Tip #1: Recognize You’re Not Alone in Feeling Overwhelmed

As the APA survey makes clear, more than half of all young adults experience overwhelming stress. That’s not a good thing. But it can be helpful to recognize that others are also struggling, and that it’s not a personal failing to feel overwhelmed. Consider joining a support group at your college or in your community. 

At the same time, don’t compare yourself to others who might deal with stress more easily. We each have different strengths and different areas that are difficult for us. Some people are more easily able to deal with stress, but might have a harder time in other areas. 

Tip #2 Use a Breathing Exercise to Get Centered

Breathing exercises are proven to reduce stress. In a study with university students, deep breathing was shown to lower self-reported stress as well as reducing cortisol and heart rate. So when you’re experiencing overwhelming thoughts, try simply taking a deep breath or two. Another study found that diaphragmatic breathing, also called belly breathing, is particularly effective for stress relief. The Cleveland Clinic recommends the following diaphragmatic breathing exercise:

  1. Lie on your back on a flat surface or in bed, with your knees bent and your head supported. You can use a pillow under your knees to support your legs.
  2. Place one hand on your upper chest and the other just below your rib cage. This will allow you to feel your diaphragm move as you breathe.
  3. Breathe in slowly through your nose so that your stomach moves out, causing your hand to rise. The hand on your chest should remain as still as possible.
  4. Tighten your stomach muscles, so that your stomach moves in, causing your hand to lower as you exhale through pursed lips. The hand on your upper chest should remain as still as possible.

Tip #3: Write About Your Feelings of Overwhelm

Writing about your emotions improves your mental health. If you’re feeling defeated and overwhelmed, writing down the negative thoughts and emotions can help defuse them. You might start by venting onto the page about your feelings of overwhelm. 

You can also use journaling to get to the root of the overwhelm. Is there something bigger that is making all the smaller things seem insurmountable? Writing can help you take a step back and better understand what’s really going on.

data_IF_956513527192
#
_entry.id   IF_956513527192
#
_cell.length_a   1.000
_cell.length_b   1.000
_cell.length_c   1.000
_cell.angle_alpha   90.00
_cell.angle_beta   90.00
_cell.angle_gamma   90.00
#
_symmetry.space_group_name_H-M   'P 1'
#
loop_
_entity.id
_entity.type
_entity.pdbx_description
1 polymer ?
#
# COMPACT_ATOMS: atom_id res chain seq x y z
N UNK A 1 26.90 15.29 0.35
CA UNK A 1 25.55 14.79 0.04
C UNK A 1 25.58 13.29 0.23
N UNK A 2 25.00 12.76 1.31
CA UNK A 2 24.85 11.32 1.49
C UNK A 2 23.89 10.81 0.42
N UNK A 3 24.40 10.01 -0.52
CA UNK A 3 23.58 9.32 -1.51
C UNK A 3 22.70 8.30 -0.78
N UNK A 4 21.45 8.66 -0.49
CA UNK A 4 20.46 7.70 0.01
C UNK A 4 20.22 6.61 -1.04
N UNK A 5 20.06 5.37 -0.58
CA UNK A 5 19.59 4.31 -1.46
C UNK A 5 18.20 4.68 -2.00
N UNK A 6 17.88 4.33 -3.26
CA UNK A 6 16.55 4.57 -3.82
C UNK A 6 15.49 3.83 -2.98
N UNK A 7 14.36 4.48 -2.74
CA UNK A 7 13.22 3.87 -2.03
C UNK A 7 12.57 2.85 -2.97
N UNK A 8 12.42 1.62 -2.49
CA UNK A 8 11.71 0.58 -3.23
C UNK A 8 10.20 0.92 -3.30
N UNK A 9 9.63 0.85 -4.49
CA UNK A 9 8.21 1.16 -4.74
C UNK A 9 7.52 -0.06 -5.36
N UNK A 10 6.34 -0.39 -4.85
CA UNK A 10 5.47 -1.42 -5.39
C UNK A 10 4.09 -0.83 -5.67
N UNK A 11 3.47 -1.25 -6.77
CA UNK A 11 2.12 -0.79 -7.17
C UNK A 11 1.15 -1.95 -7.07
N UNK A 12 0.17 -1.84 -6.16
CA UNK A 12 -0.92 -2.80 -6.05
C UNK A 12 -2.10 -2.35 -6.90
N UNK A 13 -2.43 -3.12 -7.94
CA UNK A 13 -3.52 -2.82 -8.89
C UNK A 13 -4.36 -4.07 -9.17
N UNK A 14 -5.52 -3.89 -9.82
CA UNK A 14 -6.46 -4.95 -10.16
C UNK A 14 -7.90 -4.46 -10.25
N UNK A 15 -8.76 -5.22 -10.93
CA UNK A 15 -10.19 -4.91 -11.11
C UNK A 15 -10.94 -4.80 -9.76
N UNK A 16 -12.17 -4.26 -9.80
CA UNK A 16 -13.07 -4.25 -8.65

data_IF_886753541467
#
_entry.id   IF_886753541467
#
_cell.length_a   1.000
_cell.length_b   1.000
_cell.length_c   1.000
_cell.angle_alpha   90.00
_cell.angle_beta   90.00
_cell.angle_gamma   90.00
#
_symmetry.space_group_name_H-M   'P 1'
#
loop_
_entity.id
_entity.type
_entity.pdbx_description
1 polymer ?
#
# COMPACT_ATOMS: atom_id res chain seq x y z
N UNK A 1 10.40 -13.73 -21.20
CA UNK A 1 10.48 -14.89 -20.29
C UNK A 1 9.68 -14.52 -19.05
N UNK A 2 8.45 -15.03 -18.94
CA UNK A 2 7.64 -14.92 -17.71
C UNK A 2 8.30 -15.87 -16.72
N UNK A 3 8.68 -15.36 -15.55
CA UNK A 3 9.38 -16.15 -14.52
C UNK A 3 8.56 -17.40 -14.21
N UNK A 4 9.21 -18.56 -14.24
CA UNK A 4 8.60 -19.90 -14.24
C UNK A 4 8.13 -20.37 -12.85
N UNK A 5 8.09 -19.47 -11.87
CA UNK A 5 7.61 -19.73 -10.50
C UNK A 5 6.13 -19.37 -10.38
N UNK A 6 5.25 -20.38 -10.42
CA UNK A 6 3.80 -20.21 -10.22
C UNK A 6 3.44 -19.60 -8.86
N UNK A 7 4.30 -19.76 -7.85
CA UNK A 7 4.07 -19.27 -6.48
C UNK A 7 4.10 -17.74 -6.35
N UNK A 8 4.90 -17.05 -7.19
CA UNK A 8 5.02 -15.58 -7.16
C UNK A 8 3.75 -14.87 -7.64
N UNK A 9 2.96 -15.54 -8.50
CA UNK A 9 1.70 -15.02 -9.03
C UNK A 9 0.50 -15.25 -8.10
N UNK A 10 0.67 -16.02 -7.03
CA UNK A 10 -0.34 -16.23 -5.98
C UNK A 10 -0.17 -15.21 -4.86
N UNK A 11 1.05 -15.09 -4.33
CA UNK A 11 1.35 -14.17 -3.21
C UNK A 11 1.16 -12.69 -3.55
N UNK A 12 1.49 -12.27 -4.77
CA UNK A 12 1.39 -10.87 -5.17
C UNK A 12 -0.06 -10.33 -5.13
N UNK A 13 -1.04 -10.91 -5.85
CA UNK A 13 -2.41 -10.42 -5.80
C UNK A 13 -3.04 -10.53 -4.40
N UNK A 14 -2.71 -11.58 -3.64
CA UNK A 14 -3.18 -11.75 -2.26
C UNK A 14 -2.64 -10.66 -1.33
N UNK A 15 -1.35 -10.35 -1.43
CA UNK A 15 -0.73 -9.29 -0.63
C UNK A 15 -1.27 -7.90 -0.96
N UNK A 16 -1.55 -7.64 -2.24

Tip #4: Reach Out to People You Trust

Social support is a powerful factor in reducing overwhelm and increasing resilience. Connect with a family member or close friend—someone who appreciates and values you. Make sure to prioritize these authentic connections in your daily life. 

Research shows that a strong network of social relationships improves young adults’ mental health and stress levels. The more support we have, the less likely we are to feel overwhelmed.

Tip #5: Make a List of What’s Overwhelming You

Looking carefully at what’s overwhelming you can make it feel less scary and threatening. Write down a list of each thing that’s creating stress in your life, whether practical or personal. Next, consider which action steps can you take to address each item on your list. Would a tutoring session help you do better on a midterm or paper? Can you ask for assistance with a project at work? If issues within a friend group feeling overwhelming, could you all get together and have an honest conversation? 

It’s true that some big, stressful issues are outside our control—like political and social inequity or the future of the planet. But taking control of the things that are in our court frees up energy for coping emotionally with those that aren’t.

Tip #6: Be Kind to Yourself

Practicing kindness and self-compassion encompasses the following approaches: 

  • Step up your self-care, including getting enough sleep, eating well, taking more breaks, and exercising.
  • Do fun things you enjoy, like getting out in nature, listening to music, or reading a good book.
  • Talk to yourself as if you were your best friend: Remind yourself that you’re doing the best you can and you deserve support and time to rest.
  • Accept where you are: Instead of fighting against feelings of overwhelm, be honest with yourself about how you’re feeling.
  • Access the benefits of physical touch: Ask a friend or family member for a hug, get a bodywork treatment, or simply place both your hands on your heart. Giving yourself loving physical touch or receiving it from others is proven to reduce stress and overwhelm.